Paid Engagement

Bunting Magnetics : Stainless Steel Separation When Recycling UPVC Windows

Separating stainless steel from shredded UPVC window frames on Bunting's SSSC Magnetic Separator

Separating Stainless Steel from UPVC Window Frames

- © Paul Fears Photography

353,000 tonnes of window profiles and related products got recycled in 2020 (source Recovinyl). Although there was a slight fall in the total amount of PVC recycled in 2020 (due to the Covid-19 pandemic), the UK and Ireland recycle the second highest tonnage in Europe behind Germany.

Bunting is one of the world’s leading designers and manufacturers of magnetic separators for the recycling and waste industries. The Bunting European manufacturing facilities are in Redditch, just outside Birmingham, and Berkhamsted, both in the United Kingdom.

The recycling of UPVC windows is a long-standing success story. Since the early 1990s, changes in window and profile designs aided the recyclability, making separation of individual components and materials easier. Metal is a key material to remove.

There are many metal components in a UPVC window including handles, hinges, and locks. These could be steel, stainless-steel, aluminium, and brass. If such metal is not successfully removed during the recycling process, it can cause serious and costly damage to process equipment (e.g. shredders) and reduce the value of the end resaleable product.

Removing the Metal

The metal present in UPVC windows is a mixture of ferrous (magnetic), non-ferrous (non-magnetic) and stainless-steel (weakly magnetic post shredding). This means the necessity of several stages of metal separation, using different metal separation technology.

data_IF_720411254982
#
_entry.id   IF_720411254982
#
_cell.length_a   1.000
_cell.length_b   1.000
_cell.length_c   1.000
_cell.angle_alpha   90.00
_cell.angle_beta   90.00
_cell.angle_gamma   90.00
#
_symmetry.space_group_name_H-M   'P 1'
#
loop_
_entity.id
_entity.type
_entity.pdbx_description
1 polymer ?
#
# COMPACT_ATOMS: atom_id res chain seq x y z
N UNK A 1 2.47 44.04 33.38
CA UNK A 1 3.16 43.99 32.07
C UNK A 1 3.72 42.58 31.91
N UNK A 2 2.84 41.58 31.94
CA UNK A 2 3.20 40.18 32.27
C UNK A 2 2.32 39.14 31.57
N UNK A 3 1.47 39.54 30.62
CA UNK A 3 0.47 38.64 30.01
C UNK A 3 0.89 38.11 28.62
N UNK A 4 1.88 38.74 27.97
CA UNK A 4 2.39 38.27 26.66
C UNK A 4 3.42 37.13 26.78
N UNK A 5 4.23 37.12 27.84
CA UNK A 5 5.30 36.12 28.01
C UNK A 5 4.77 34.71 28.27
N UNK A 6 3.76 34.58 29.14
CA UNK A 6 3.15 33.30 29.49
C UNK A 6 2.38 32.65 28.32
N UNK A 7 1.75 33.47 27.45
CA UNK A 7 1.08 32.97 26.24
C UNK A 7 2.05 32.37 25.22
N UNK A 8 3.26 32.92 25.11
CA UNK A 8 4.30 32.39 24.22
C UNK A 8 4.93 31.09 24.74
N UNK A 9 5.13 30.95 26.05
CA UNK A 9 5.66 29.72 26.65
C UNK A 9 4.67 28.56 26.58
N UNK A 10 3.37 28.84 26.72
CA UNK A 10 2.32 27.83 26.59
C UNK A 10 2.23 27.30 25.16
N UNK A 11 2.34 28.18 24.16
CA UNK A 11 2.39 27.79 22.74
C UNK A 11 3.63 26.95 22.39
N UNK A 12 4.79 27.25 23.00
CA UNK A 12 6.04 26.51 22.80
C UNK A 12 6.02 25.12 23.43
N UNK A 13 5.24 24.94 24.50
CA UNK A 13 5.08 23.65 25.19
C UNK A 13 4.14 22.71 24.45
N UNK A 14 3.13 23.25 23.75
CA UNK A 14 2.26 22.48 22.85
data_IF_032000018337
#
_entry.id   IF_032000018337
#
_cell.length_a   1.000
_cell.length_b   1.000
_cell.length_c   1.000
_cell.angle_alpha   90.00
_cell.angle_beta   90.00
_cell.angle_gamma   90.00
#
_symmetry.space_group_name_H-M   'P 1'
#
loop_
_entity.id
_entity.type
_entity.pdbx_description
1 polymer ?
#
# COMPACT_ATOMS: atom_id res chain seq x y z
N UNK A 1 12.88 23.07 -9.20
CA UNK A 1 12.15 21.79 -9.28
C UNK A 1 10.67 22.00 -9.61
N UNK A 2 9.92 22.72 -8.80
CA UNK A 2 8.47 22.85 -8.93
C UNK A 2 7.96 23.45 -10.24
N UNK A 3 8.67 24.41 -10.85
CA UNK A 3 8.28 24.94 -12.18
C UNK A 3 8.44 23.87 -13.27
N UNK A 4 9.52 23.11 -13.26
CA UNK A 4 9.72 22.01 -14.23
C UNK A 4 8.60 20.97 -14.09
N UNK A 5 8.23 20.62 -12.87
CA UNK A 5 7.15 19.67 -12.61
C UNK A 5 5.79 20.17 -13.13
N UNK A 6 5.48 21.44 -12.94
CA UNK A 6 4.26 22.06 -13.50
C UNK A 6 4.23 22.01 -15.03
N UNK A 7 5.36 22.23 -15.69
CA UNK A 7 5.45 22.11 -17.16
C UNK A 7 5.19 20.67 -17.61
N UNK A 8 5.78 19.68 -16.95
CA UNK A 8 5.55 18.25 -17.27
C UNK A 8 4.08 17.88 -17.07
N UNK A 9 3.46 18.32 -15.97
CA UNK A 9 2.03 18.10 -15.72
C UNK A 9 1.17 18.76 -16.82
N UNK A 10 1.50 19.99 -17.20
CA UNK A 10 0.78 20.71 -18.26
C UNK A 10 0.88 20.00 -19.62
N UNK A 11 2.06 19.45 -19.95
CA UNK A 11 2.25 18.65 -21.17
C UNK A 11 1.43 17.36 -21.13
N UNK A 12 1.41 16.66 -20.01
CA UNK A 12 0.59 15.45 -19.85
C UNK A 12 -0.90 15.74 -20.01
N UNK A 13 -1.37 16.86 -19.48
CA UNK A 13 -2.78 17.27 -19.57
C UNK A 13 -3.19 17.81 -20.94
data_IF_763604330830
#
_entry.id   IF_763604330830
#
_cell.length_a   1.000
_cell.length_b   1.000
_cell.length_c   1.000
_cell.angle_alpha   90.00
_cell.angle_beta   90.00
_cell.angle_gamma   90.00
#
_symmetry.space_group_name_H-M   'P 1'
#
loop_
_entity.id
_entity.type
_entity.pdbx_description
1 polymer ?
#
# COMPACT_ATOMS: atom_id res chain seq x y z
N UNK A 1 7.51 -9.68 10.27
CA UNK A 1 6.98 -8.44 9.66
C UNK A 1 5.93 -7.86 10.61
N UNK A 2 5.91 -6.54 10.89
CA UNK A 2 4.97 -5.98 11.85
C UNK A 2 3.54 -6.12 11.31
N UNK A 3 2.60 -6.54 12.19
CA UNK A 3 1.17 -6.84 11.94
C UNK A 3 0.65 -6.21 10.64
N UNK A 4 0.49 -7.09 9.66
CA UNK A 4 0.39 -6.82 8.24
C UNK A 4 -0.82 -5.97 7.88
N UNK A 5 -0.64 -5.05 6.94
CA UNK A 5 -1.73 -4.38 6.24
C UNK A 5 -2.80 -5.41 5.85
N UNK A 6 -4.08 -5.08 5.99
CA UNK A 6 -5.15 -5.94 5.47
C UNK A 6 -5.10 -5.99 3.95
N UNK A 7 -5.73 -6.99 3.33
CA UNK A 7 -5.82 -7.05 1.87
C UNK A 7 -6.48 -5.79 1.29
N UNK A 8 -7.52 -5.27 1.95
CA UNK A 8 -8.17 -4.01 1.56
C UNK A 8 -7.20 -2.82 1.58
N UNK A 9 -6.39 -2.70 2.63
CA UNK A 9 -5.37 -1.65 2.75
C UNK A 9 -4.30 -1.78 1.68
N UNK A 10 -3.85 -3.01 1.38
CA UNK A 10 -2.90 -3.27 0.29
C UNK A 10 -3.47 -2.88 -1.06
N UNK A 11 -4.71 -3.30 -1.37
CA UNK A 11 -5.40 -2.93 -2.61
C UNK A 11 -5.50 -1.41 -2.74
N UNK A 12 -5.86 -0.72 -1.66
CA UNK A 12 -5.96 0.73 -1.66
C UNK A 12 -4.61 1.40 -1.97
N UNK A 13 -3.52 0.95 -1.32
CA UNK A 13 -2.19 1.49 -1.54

Optimum metal separation is a function of the liberation of the metal from the plastic and the performance of the magnetic separation equipment. After the UPVC windows are manually separated into white and non-white, a primary stage of shredding produces a coarse fraction containing free larger metal.

A combination of Overband Magnets and Drum Magnets remove ferrous metals, with an Eddy Current Separator ejecting non-ferrous metals such as brass. However, stainless-steel has proved difficult to separate due to the exceptional low magnetic properties.

Stainless-Steel Separation

Until recently, the effective extraction of stainless-steel was difficult. Stainless-steel passing through a shredder becomes weakly magnetic, but the magnetic susceptibility is too low for successful separation using other magnetic separators such as Overband Magnets.

The HISC and SSSC Magnetic Separators use an ultra-high magnetic head pulley to separate very week magnetic particles. In operation, a vibratory feeder delivers a mono-layer of material on to thin conveyor belt. The belt moves the material into the magnetic field of the head pulley, where the attractive force of weakly magnetic particles alters the trajectory of material.

After the Stainless-Steel Separator, the 20-50mm size-fraction feeds through a gravity-fed metal detector, which identifies and automatically rejects any remaining metal contamination. Some plants also have a highly sensitive tunnel-type Metal Detector mounted around a conveyor as a final quality check prior to bagging or storage.

UPVC Ready for Reuse

After the separation of all metals and further colour recognition and removal, the UPVC is commonly further size-reduced into re-useable granules or powder.

UPVC windows can be recycled at least seven times without having any impact on the quality or weather resistance characteristics.

For further information, please contact us on or visit our website: Bunting-Redditch.